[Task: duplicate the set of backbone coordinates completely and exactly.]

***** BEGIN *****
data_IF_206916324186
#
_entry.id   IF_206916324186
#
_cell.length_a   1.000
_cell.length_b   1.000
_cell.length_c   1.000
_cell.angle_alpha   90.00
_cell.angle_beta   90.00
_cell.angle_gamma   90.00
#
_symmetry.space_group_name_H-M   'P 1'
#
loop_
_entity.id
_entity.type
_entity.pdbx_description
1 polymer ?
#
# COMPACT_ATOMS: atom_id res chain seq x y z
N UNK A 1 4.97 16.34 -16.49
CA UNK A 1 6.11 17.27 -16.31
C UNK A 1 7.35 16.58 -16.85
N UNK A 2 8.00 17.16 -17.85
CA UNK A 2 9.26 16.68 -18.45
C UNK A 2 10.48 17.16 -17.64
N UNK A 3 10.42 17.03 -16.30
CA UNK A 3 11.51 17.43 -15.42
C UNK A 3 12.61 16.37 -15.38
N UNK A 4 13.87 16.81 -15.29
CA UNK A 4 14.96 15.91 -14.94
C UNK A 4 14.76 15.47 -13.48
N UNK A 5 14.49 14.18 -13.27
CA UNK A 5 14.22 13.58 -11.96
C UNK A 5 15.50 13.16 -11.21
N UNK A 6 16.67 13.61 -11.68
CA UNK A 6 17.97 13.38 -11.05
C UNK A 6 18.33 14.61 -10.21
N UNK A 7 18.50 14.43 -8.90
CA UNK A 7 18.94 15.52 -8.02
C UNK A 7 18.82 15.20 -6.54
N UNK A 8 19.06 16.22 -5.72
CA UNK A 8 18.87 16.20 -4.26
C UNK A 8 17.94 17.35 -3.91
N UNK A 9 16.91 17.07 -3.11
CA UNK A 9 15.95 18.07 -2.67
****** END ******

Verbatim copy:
data_IF_206916324186
#
_entry.id   IF_206916324186
#
_cell.length_a   1.000
_cell.length_b   1.000
_cell.length_c   1.000
_cell.angle_alpha   90.00
_cell.angle_beta   90.00
_cell.angle_gamma   90.00
#
_symmetry.space_group_name_H-M   'P 1'
#
loop_
_entity.id
_entity.type
_entity.pdbx_description
1 polymer ?
#
# COMPACT_ATOMS: atom_id res chain seq x y z
N UNK A 1 4.97 16.34 -16.49
CA UNK A 1 6.11 17.27 -16.31
C UNK A 1 7.35 16.58 -16.85
N UNK A 2 8.00 17.16 -17.85
CA UNK A 2 9.26 16.68 -18.45
C UNK A 2 10.48 17.16 -17.64
N UNK A 3 10.42 17.03 -16.30
CA UNK A 3 11.51 17.43 -15.42
C UNK A 3 12.61 16.37 -15.38
N UNK A 4 13.87 16.81 -15.29
CA UNK A 4 14.96 15.91 -14.94
C UNK A 4 14.76 15.47 -13.48
N UNK A 5 14.49 14.18 -13.27
CA UNK A 5 14.22 13.58 -11.96
C UNK A 5 15.50 13.16 -11.21
N UNK A 6 16.67 13.61 -11.68
CA UNK A 6 17.97 13.38 -11.05
C UNK A 6 18.33 14.61 -10.21
N UNK A 7 18.50 14.43 -8.90
CA UNK A 7 18.94 15.52 -8.02
C UNK A 7 18.82 15.20 -6.54
N UNK A 8 19.06 16.22 -5.72
CA UNK A 8 18.87 16.20 -4.26
C UNK A 8 17.94 17.35 -3.91
N UNK A 9 16.91 17.07 -3.11
CA UNK A 9 15.95 18.07 -2.67